Looks like it's been a series of fairly bad days for big-Pharma megalith Merck, although you'd never know it to look at the mainstream news. In late June, a lawsuit that has been pending since 2010 was ordered "unsealed." That means, in real world terms, that the Defendant must now stop pretending to the public that it doesn't exist.
Two former Merck virologists allege that Merck defrauded the federal government when it sold millions of doses of vaccine that it knew to be of waning effectiveness. In a special kind of whistleblower lawsuit that allows private people to stand in the position of the government to stop fraud in government contracts, the former Merck scientists claim that Merck knowingly phonied up study results about effectiveness of the mumps vaccine in its famous MMR (measels, mumps, rubella) concoction, to hide the fact that the vaccine was becoming less effective as the virus mutated.
They allege that Merck, in its effectiveness studies, only used the "domesticated" version of the mumps virus--the one its vaccine was made from--and not the wild versions of the virus that people would actually be exposed to in the real world. They also allege Merck overstated effectiveness of the vaccine when it directed its scientists to "count" the viruses killed by animal antibodies that are sometimes added to samples to make it easier to find the human antibodies generated by the vaccine. So basically, Merck's effectiveness numbers included not only the viruses killed by the patient's immunity, but also those killed by a separate agent--sort of like if it poured Clorox on the samples and then claimed that its vaccine killed all the viruses the Clorox got. Finally, the virologists say that Merck fired labs whose results didn't agree with theirs, and threatened their employees with jail if they contacted FDA about the phony results. Nice.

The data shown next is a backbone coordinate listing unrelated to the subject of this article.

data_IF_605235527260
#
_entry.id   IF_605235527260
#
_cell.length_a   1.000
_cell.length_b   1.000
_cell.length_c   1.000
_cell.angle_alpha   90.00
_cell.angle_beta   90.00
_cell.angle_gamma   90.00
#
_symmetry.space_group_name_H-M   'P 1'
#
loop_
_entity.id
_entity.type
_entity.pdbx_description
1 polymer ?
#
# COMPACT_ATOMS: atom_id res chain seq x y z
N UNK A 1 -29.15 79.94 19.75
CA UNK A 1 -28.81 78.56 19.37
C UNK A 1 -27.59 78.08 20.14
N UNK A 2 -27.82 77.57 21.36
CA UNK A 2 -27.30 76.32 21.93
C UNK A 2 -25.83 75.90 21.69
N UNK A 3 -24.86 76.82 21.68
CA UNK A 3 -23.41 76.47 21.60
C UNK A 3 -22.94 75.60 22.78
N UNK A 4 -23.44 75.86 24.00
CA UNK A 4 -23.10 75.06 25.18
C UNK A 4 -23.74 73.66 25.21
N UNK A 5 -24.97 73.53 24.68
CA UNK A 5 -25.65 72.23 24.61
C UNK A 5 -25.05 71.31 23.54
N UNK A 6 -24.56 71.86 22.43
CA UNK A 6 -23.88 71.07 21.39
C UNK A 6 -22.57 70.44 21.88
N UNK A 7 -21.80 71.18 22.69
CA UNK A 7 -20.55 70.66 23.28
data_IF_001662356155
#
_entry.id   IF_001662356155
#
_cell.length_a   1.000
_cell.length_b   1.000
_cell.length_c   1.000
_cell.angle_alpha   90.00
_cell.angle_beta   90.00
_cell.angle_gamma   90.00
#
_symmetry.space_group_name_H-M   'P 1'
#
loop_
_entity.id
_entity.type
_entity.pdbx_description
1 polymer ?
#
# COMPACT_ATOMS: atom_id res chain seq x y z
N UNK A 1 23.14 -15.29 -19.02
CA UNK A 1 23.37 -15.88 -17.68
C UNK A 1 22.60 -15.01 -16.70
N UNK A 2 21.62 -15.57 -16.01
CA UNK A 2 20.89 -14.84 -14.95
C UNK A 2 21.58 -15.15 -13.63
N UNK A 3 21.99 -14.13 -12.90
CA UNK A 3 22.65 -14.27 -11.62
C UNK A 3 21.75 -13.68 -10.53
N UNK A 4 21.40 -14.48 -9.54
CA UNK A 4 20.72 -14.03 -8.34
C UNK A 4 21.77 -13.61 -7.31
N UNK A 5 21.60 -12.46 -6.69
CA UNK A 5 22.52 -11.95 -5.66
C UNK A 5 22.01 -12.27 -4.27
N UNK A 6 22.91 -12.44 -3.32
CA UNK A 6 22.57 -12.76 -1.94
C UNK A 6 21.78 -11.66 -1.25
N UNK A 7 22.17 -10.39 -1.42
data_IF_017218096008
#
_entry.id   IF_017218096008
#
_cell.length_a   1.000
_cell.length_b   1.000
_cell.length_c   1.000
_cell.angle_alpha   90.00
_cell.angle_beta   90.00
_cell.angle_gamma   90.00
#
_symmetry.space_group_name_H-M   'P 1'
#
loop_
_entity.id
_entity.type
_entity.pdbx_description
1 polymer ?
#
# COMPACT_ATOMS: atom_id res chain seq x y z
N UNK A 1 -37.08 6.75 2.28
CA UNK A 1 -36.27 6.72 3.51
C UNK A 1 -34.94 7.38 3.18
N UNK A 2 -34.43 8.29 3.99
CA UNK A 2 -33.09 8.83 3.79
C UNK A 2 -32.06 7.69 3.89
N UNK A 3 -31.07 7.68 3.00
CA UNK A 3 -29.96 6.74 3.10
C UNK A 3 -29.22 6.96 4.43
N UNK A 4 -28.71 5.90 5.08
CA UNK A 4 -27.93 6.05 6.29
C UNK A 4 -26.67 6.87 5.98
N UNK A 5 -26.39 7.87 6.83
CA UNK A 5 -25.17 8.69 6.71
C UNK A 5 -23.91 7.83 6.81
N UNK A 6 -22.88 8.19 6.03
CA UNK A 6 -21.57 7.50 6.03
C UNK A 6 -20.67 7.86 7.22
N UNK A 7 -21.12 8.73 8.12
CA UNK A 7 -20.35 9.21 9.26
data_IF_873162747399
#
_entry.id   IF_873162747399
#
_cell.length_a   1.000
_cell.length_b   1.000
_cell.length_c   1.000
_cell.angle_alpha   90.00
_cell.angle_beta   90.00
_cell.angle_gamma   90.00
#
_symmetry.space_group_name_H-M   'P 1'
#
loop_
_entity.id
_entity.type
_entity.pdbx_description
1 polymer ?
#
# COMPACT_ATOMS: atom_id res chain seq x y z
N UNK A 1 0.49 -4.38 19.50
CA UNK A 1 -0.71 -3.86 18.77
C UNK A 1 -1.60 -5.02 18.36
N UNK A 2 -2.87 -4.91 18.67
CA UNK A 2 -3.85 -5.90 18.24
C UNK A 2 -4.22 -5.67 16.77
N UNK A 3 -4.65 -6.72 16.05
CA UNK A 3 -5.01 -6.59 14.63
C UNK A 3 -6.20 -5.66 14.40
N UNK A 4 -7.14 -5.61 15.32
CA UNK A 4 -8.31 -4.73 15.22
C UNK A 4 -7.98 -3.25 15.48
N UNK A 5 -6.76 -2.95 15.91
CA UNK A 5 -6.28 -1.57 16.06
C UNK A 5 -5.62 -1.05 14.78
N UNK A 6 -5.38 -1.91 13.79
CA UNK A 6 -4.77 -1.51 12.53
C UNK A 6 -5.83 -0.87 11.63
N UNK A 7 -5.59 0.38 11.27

And, only a week after the 2010 whistleblower case was unsealed, a chain or primary-care medical clinics also sued Merck, alleging that it intentionally overstated its vaccine's effectiveness to maintain a monopoly on the MMR vaccine market and make some extra money.
For its part, faced with public allegations that it phonied up test results, Merck says, "It's important to understand that none of the allegations in the complaint relate to the safety of M-M-R II and we remain confident that M-M-R II helps protect against measles, mumps and rubella as described in the labeling for the vaccine." Sort of a non-answer to the question whether it lied about the drug's effectiveness, isn't it?
So, just in the last several months, we've seen revealed that the statins people take to lower their cholesterol (so they don't have to eat right or exercise to do it) cause diabetes, muscle weakness, and memory loss. We've seen GlaxoSmithKline criminally convicted and fined $3 billion (about 10% of its profits for selling the drugs in the first place) for fraudulently marketing its antidepressants and diabetes drugs despite knowing of potentially fatal risks it wasn't disclosing. Now, Merck and its cash-cow-give-it-to-everyone-MMR. Kind of makes you wonder whether drugs are really helpful, or just very profitable.
So, how many prescriptions are YOU taking?
Read more about the lawsuits against Merck here, here, and here.